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A friend of mine (the assistant director of a premier early childhood program) and I were talking about the key role of books in the schools and the way literature stimulates not only a child’s interest in reading but also the family’s interest. Books are used to connect children, parents, and the school.

My friend is also the mother of two adult children, both successful young men who attended this very same topnotch program. She told me that even though they both read, one still reads voraciously for pleasure as much as for information, the other reads chiefly as a necessity.

I recently received a link to an article (opens in a new window) about a Utah library program promoting reading for boys which made me wonder if indeed gender may play a more significant role in boys’ reading.

There certainly is a lot of concern about boys and books. Michael Gurian furthers the argument that boys learn differently and at a different pace than girls in The Minds of Boys (opens in a new window) (Jossey-Bass).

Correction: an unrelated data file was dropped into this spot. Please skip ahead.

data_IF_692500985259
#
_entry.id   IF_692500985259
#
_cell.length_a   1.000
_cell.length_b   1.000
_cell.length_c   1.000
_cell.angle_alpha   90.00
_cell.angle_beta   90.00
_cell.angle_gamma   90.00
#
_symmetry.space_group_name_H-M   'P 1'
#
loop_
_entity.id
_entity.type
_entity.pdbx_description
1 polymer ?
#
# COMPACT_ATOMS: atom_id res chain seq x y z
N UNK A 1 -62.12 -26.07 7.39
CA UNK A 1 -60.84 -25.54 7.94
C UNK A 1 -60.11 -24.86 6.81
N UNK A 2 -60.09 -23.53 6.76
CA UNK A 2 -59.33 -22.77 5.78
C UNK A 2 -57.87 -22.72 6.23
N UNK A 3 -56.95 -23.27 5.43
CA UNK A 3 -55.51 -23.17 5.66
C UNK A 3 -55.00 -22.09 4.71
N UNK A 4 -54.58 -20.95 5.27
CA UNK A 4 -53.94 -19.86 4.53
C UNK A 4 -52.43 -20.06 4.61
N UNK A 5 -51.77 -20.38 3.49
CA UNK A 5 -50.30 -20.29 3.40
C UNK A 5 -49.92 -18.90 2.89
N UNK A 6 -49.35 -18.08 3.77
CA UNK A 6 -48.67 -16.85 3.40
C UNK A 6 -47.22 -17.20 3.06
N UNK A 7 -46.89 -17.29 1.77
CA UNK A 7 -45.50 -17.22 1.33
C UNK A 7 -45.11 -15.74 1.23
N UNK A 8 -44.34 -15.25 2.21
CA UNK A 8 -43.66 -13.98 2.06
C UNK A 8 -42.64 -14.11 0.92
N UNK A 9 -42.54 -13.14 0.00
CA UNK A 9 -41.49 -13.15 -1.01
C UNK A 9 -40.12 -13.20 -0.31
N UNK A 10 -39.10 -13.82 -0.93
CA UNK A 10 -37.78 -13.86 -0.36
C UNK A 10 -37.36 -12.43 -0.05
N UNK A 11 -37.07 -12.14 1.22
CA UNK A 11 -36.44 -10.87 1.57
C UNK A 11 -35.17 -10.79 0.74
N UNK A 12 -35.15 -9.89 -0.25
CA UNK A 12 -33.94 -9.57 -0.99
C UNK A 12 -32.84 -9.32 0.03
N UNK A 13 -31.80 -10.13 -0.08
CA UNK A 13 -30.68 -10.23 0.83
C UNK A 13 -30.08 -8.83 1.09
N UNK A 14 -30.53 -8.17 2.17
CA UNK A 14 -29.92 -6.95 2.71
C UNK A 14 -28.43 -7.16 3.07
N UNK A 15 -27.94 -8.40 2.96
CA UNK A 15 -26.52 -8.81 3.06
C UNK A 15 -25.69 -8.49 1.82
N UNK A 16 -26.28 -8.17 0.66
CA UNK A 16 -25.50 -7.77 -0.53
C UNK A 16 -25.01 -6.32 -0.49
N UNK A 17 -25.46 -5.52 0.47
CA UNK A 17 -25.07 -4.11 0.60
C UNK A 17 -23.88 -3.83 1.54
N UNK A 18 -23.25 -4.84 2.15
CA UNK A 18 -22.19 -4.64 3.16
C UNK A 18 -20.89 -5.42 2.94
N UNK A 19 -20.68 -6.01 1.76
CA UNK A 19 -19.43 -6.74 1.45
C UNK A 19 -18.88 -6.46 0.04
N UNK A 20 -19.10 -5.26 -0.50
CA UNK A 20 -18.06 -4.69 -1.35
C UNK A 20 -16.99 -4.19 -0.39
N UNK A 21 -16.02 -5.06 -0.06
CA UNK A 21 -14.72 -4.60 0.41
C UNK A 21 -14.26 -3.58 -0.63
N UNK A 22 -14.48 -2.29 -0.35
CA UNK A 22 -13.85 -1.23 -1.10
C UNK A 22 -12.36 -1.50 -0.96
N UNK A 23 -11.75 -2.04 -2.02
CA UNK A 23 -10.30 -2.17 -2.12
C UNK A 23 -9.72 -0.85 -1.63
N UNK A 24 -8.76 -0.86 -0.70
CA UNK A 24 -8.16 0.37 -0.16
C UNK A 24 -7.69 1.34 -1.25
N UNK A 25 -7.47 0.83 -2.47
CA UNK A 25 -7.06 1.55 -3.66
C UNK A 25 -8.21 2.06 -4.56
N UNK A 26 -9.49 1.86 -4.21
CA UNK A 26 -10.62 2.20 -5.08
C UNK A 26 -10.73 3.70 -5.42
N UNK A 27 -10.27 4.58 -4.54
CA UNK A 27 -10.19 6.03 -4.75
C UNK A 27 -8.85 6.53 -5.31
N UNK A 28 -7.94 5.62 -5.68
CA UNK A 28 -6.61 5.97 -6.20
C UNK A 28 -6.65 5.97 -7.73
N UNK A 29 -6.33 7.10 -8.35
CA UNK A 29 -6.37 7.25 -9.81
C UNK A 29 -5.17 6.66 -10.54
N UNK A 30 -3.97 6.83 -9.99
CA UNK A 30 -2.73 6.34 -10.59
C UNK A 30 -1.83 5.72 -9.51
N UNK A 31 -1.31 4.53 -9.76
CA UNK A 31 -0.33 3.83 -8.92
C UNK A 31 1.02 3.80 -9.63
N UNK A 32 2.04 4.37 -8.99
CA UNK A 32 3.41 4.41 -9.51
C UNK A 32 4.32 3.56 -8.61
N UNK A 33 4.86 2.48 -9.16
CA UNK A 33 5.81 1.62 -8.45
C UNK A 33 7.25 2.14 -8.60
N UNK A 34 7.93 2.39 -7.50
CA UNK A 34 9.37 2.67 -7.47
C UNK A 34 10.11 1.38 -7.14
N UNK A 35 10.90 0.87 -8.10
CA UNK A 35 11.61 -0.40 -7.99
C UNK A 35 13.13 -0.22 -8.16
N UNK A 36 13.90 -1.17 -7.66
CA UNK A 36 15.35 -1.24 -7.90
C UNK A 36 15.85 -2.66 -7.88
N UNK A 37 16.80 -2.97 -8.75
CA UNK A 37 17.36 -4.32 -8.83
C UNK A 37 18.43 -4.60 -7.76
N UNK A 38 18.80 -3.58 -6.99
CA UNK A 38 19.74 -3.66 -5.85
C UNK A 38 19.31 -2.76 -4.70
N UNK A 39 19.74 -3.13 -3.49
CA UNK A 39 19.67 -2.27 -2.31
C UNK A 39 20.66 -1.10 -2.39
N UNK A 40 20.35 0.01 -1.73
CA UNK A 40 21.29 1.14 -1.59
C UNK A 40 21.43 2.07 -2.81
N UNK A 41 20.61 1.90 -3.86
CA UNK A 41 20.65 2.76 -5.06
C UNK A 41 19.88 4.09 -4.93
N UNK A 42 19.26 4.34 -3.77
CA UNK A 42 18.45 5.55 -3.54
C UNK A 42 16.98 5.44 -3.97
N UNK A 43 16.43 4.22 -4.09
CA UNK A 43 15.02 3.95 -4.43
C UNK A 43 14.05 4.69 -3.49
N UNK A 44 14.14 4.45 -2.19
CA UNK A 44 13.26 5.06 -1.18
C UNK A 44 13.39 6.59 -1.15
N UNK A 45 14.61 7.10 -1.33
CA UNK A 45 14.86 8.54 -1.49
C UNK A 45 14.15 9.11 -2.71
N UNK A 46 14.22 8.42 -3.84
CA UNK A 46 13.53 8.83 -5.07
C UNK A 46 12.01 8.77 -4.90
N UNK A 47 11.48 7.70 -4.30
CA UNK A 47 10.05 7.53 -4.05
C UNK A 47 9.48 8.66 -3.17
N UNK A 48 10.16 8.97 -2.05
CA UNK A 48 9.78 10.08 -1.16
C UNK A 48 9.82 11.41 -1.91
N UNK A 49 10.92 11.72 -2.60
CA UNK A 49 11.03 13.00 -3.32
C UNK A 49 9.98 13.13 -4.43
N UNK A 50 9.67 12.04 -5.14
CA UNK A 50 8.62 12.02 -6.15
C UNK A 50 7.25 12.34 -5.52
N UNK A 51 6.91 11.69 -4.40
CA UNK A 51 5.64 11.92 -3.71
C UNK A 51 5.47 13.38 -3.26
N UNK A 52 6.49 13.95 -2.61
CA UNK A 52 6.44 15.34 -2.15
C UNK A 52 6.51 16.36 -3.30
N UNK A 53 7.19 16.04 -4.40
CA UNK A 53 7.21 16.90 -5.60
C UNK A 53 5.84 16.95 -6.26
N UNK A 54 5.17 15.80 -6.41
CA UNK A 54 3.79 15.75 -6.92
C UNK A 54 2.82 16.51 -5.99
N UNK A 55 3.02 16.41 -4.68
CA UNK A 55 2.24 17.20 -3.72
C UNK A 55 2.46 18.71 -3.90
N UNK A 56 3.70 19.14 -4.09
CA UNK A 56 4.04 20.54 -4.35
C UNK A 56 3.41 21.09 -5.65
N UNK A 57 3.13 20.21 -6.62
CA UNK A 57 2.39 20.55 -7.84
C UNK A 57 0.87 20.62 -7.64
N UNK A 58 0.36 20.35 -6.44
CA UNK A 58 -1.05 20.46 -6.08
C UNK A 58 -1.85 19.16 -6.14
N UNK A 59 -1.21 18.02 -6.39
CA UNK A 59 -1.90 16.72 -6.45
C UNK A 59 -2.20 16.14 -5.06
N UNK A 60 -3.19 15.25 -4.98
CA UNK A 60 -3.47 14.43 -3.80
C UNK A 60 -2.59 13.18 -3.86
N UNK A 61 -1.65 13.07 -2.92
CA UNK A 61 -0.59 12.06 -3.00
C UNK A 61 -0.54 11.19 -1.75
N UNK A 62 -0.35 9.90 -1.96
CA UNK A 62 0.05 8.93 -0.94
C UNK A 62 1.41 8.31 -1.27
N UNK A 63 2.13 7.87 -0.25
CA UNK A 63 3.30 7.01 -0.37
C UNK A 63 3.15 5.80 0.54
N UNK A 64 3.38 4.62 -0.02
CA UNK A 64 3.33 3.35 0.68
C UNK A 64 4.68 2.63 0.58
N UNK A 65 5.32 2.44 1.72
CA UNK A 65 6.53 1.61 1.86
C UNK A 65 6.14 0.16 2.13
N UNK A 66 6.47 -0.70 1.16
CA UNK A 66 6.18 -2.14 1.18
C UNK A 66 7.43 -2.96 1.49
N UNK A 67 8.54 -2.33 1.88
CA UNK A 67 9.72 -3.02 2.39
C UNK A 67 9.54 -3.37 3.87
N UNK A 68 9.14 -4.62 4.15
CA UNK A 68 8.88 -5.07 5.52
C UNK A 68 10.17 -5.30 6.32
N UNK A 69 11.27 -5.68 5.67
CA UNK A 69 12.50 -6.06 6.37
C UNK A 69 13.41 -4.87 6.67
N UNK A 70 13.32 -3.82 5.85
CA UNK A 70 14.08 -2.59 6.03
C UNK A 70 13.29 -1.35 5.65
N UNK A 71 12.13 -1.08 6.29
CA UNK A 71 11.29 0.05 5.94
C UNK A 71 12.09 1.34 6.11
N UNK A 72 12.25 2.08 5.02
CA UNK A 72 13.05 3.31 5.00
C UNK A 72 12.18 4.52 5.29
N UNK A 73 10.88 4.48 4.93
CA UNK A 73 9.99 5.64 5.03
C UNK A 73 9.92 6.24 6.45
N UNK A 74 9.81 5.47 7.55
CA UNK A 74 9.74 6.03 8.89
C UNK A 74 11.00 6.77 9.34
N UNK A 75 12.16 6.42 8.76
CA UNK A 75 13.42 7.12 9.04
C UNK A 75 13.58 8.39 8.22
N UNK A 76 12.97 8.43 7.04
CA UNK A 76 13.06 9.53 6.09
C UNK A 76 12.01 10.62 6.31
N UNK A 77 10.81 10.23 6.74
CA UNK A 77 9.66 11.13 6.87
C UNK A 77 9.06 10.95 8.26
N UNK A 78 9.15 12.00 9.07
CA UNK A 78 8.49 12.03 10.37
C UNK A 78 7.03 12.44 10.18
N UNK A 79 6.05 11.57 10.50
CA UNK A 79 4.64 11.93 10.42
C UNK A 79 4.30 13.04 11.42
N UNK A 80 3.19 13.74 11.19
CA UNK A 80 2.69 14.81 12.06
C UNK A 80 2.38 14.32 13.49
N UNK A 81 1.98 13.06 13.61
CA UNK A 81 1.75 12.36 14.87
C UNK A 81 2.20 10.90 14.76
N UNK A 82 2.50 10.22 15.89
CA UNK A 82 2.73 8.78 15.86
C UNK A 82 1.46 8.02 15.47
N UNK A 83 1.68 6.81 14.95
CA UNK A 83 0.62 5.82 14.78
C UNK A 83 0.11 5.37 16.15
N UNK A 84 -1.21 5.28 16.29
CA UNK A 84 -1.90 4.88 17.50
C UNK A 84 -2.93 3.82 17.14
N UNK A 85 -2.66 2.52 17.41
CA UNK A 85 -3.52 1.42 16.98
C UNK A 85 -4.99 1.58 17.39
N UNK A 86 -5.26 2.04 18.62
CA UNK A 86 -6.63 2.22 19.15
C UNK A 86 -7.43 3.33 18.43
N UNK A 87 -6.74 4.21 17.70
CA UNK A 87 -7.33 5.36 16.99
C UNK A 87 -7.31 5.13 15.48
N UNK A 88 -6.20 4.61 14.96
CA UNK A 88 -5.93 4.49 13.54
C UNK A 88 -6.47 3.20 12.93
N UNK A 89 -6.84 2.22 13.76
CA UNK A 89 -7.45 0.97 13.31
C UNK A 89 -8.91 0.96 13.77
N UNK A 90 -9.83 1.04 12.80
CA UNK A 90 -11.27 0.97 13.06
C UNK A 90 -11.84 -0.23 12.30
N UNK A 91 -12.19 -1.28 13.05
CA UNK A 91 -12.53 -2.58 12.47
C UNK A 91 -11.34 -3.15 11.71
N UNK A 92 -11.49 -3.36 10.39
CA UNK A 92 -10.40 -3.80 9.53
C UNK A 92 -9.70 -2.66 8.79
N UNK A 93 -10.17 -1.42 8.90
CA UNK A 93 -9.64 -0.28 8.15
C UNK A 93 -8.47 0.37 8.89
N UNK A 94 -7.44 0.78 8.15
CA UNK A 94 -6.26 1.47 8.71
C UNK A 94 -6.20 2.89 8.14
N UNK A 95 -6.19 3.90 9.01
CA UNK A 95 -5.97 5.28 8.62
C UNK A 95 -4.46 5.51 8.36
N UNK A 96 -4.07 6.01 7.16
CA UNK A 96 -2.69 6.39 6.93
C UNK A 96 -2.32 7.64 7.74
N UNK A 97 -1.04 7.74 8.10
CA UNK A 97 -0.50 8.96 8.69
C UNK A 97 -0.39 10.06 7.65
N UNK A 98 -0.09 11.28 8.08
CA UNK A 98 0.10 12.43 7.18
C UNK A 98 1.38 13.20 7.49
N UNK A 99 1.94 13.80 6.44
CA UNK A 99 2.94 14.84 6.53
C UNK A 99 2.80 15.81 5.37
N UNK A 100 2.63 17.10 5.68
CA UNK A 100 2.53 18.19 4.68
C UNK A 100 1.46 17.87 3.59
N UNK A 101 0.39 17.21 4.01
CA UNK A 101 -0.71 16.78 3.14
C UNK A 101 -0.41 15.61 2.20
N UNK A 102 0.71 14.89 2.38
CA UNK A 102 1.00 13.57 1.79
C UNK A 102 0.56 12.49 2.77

Children’s author Jon Scieszka has devoted Guys Read (opens in a new window) to making boys lifelong readers and learners, much like the Salt Lake City library program. Both recommend boy-themed reading which includes various formats and topics (often the gross and icky).

Maybe my friend’s one son might have benefited from the boy-centric reading. Maybe, maybe not.

One thing remains certain, however — that adults should try to respond to a child’s interests as they share and show the pleasure in reading of all types.

About the Author

Reading Rockets’ children’s literature expert, Maria Salvadore, brings you into her world as she explores the best ways to use kids’ books both inside — and outside — of the classroom.

Publication Date
February 4, 2011